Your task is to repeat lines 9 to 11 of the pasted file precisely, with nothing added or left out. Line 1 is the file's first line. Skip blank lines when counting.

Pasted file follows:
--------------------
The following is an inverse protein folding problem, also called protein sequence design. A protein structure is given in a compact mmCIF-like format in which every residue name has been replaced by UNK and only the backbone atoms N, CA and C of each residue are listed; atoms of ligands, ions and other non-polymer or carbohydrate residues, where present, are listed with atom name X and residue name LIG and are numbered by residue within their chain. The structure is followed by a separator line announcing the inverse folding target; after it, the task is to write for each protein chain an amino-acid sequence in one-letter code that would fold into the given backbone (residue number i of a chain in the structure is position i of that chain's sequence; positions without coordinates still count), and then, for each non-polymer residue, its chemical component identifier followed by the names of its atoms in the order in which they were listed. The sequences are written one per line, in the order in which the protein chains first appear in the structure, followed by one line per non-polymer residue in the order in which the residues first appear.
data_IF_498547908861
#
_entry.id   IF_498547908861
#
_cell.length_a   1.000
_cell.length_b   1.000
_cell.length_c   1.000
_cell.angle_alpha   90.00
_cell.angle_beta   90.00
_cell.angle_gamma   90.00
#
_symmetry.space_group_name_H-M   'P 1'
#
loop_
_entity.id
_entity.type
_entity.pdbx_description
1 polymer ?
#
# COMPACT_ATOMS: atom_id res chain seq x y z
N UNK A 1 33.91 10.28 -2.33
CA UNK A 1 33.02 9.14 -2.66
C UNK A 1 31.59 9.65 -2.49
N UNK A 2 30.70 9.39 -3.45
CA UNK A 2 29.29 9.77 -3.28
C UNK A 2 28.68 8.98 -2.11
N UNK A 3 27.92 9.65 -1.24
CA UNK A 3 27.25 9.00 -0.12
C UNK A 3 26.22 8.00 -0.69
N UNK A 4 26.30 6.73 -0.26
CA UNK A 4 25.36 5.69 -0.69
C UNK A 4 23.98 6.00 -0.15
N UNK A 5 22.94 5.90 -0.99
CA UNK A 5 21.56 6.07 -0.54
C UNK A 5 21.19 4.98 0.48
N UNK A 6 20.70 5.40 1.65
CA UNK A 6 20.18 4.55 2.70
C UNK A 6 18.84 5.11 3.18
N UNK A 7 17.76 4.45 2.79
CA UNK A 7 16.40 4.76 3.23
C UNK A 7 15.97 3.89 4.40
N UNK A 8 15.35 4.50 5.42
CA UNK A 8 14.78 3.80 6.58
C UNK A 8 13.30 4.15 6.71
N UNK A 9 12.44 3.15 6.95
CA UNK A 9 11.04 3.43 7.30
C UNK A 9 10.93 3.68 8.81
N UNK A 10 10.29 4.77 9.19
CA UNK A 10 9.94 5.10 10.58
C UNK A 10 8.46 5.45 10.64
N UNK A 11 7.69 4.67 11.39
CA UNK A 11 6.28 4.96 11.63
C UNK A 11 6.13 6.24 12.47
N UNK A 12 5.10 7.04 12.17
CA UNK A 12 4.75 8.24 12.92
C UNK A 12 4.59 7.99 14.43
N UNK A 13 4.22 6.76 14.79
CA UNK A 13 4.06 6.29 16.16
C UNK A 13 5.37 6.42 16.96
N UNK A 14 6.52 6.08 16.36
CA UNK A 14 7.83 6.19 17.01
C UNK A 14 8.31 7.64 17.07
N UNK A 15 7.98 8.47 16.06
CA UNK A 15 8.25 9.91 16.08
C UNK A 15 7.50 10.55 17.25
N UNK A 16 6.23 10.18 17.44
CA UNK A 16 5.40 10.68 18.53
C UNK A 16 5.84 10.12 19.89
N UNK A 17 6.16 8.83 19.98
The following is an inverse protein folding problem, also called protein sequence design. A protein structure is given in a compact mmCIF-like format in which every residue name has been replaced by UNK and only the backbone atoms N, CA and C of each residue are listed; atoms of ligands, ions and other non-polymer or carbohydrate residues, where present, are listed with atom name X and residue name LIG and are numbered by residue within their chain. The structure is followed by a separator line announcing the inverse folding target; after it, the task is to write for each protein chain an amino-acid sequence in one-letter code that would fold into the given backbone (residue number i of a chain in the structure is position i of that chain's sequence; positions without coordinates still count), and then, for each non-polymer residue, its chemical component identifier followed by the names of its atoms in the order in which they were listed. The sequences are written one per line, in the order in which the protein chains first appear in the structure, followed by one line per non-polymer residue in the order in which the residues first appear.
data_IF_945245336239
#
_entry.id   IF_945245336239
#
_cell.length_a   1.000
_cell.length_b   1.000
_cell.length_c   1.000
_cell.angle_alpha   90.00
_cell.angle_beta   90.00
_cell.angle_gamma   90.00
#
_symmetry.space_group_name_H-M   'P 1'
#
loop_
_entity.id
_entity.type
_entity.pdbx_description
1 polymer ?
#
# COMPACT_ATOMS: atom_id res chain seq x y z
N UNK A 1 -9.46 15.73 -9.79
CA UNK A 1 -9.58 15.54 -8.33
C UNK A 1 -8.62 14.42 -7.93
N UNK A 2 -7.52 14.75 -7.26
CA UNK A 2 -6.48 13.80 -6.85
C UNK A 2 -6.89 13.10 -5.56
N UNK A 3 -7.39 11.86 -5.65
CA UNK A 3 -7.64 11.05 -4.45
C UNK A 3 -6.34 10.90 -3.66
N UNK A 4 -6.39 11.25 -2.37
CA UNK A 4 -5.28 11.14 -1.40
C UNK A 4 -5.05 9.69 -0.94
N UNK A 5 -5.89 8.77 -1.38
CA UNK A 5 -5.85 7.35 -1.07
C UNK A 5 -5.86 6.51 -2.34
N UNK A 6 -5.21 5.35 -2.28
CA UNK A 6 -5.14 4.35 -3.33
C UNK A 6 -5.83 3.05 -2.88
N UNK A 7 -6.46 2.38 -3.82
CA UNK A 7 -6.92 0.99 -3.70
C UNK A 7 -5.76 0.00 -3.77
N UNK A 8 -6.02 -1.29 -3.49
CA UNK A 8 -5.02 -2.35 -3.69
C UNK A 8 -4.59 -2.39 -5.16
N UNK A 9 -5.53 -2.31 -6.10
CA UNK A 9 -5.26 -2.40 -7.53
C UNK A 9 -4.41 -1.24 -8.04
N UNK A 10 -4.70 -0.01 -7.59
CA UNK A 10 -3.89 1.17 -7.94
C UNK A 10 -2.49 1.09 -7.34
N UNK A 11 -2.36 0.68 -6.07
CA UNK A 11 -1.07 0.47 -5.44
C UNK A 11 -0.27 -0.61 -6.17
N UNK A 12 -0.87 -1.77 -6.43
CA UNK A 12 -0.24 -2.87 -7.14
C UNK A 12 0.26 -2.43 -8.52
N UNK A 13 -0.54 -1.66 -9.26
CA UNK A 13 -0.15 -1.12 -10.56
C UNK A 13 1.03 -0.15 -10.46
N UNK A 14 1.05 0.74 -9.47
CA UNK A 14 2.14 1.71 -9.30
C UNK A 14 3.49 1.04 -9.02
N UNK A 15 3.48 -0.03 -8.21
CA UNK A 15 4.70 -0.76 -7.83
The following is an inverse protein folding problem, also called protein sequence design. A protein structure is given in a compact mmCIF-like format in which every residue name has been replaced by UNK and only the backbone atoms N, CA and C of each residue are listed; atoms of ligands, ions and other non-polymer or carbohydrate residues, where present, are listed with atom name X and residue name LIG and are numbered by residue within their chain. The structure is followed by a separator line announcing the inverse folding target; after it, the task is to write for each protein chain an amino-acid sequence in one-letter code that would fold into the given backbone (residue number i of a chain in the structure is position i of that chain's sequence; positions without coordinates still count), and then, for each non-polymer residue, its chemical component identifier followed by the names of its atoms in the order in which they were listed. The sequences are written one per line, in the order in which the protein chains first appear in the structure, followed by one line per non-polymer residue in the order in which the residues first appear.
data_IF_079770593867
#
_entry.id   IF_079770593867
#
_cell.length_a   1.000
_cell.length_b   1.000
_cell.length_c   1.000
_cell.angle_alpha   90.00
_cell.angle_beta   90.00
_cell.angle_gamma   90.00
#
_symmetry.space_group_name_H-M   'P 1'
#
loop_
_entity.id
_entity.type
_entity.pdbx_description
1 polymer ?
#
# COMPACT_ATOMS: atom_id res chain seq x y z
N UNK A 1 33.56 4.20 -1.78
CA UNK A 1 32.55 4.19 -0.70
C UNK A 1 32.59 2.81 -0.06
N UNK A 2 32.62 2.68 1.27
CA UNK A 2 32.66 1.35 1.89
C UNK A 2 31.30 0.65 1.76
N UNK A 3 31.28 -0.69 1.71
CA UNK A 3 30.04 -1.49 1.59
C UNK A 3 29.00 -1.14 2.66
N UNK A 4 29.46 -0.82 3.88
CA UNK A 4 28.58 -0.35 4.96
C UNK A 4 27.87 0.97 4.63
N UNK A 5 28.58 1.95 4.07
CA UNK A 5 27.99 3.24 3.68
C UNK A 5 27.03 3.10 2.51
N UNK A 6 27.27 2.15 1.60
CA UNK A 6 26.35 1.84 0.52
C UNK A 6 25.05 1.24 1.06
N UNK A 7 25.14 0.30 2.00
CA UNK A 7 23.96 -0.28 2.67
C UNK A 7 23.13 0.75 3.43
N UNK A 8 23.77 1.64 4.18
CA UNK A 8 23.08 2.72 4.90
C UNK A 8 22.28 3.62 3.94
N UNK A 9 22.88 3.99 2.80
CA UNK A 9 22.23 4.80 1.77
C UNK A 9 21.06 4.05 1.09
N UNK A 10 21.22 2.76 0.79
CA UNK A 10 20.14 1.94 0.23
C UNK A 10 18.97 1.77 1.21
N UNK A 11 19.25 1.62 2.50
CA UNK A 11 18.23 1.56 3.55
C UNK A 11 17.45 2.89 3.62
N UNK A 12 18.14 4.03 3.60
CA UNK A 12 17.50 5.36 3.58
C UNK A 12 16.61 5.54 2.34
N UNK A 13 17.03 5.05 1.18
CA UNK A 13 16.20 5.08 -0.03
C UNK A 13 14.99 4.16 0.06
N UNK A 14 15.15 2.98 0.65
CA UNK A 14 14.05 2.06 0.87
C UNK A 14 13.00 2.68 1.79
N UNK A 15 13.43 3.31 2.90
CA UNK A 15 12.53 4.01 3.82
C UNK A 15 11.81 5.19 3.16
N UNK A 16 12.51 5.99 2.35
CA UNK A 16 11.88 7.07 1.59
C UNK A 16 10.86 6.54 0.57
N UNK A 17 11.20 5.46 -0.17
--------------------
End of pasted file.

_cell.angle_alpha   90.00
_cell.angle_beta   90.00
_cell.angle_gamma   90.00